Issue

Climate Change

Earth's average temperature has risen approximately one degree Fahrenheit in the last fifty years. By the end of this century, it will be several degrees higher, according to the latest climate research.

But global warming is doing more than simply making things a little warmer. It's changing rainfall, causing heat waves, and making sea level rise, all of which create human suffering.

Climate Change brings together reporting from Pulitzer Center grantees on the abilities of communities in diverse regions to bounce back and adapt to impacts of climate change: One highlight includes in-depth reporting on global warming in France, southern Africa, Bangladesh, and India, produced by Daniel Grossman in partnership with WBUR.

Our journalists investigate climate change in the Arctic—the effects on indigenous communities, the destruction of the fragile natural environment, and the conflict between humans and polar bears. One interactive, award-winning multimedia project, "Sea Change," looks at ocean acidification, its impact on fishing, people's livelihoods, and food security. The documentary "Easy Like Water" features a solar-powered school boat in Bangladesh, where flooding may create 20 million "climate refugees" by mid-century.

Other topics covered here range from the future of the residents of Kiribati, a low-lying island nation in the Pacific, to the biological diversity of the rainforest in Peru, and the psychological effects of climate change on the inhabitants of Australia and Fiji.

 

Climate Change

Heat of the Moment: Sea Level Rise (Part 2)

As global warming melts the world's ice, and heats the oceans, sea levels are on the rise. Although it may take decades for some coastal areas to begin to feel the effects, few places on Earth are as threatened right now as the low-lying coastlines off the vast Bay of Bengal, where the Ganges, Meghna and Brahmaputra Rivers meet the Indian Ocean.

Heat of the Moment: Heat Waves (Part 1)

On August 5th, 2003, Los Angeles trial lawyer Alvin Michaelson and his wife arrived in Paris for vacation. Before long they were having dinner at a swanky bistro. Michaelson says it was "clearly hot, very humid" when he arrived and, as he noted, air conditioning is not common in Paris. His restaurant certainly had none. Michaelson didn't realize it but he had landed near the start of what scientists now say was the worst European heat wave in at least 500 years. The temperature had climbed to 99 degrees and had failed to cool off at night.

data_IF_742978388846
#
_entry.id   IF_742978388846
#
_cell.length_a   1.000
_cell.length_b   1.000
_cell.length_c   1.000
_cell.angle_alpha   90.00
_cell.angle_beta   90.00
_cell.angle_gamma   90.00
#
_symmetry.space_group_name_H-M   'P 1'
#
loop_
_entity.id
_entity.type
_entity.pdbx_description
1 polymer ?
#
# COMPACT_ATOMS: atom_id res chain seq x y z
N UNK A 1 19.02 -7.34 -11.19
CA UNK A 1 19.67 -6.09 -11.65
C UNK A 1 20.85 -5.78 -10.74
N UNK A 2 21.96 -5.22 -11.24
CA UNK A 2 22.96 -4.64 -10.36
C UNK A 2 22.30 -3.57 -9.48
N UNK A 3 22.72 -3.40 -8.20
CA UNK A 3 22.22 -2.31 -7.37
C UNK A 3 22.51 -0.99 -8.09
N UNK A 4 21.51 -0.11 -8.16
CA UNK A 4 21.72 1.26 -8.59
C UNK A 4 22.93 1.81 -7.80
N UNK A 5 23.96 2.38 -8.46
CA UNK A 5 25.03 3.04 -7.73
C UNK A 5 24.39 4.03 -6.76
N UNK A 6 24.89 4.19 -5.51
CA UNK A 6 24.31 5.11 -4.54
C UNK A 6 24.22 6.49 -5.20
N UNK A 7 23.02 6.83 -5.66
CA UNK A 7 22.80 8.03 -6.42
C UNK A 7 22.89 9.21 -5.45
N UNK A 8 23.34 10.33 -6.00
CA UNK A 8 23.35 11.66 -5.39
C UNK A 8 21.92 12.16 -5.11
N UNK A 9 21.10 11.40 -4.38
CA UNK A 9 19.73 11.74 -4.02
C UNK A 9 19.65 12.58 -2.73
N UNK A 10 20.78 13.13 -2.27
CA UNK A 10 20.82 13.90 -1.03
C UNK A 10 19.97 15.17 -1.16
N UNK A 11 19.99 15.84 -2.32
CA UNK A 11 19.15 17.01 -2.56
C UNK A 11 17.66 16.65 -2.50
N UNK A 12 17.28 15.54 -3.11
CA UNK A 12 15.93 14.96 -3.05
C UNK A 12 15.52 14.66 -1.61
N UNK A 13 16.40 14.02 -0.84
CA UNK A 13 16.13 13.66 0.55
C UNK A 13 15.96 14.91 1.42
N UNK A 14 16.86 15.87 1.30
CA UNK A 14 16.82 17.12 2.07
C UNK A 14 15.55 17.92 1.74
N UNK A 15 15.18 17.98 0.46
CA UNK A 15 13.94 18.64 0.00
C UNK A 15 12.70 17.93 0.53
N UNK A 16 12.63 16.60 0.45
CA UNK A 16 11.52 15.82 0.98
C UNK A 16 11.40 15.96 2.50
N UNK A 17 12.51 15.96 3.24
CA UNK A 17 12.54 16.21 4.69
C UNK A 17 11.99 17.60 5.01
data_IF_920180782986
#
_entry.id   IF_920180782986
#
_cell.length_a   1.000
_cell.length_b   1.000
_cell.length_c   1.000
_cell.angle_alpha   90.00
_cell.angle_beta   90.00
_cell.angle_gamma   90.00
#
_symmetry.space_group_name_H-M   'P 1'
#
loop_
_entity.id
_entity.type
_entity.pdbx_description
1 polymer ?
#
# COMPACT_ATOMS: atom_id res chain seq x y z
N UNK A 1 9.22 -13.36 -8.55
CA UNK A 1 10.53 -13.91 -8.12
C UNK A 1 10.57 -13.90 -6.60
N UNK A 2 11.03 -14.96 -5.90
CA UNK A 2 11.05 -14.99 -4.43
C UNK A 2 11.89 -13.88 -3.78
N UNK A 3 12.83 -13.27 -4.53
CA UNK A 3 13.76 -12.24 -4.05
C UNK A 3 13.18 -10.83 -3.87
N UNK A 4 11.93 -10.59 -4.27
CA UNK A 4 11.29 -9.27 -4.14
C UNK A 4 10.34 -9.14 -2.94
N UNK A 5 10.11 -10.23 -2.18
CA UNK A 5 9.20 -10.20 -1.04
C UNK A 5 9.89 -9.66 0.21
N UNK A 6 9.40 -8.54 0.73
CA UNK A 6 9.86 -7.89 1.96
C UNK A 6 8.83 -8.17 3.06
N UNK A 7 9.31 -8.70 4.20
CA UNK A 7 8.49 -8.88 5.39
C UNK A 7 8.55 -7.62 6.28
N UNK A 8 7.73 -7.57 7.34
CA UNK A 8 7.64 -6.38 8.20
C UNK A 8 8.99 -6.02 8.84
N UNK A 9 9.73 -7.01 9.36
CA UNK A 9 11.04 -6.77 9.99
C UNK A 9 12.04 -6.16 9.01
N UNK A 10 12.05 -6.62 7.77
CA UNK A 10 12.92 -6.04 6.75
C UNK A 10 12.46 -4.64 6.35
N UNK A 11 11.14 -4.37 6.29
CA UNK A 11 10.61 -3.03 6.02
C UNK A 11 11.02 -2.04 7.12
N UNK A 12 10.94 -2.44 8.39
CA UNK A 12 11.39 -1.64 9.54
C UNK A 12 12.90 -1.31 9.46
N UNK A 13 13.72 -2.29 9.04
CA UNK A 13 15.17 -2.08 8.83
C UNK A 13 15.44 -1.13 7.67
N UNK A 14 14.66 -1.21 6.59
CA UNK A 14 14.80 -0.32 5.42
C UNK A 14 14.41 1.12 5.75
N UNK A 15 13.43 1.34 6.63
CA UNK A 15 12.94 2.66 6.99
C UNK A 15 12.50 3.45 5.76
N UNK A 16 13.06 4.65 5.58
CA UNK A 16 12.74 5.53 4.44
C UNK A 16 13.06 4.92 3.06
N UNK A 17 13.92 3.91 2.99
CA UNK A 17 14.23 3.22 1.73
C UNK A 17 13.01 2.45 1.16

Climate Change, Drought, Hope in Southern Africa

Makuleke, a village of small mud-walled houses with tin roofs in South Africa's Limpopo province, is a dry place in a dry land. Rainfall there, near the country's border with Zimbabwe, is low by most standards; about the same as rainfall in Montana.

Philemon Makamu, a farmer in Makuleke, gestures toward a garden planted in corn, pumpkin, watermelon and peanuts. His friend Reckson Josini squats to the ground to grasp a corn stalk gingerly in his hands. "You can see how it suffers," say Makamu.

Raising Bangladesh

Some of the countries most at risk from climate change are low-lying nations. And chief among them is the South Asian country of Bangladesh. Rising seas threaten to inundate this already disaster-prone land. But Bangladesh is experimenting with new ways to protect itself. One possible solution uses floods to prevent floods. It’s an idea that was forced on the government in a revolt by desperate farmers. Reporter Daniel Grossman has our story.

Foreign Exchange Episode Dedicated to Water Issues

Last November Foreign Exchange aired a special edition, focusing on the nearly 1 billion people around the world who lack access to clean water and sanitation. The host, Daljit Dhaliwal, highlighted Pulitzer Center's work on water issues in east Africa and how those reports were then used to frame an interactive web portal to engage the public, and in particular students and educators, throughout the world.

Editing on the Road Helps Focus Long Stories

I returned from my six weeks of travel with about 2,500 images; I have never been a prolific shooter, probably because I started out shooting slide film and knowing the cost of each frame. Throughout my trip, I made a point of downloading and categorizing my images as I made them. To keep all the files in order, I created folders for each location I visited with RAW and JPEG sub-folders.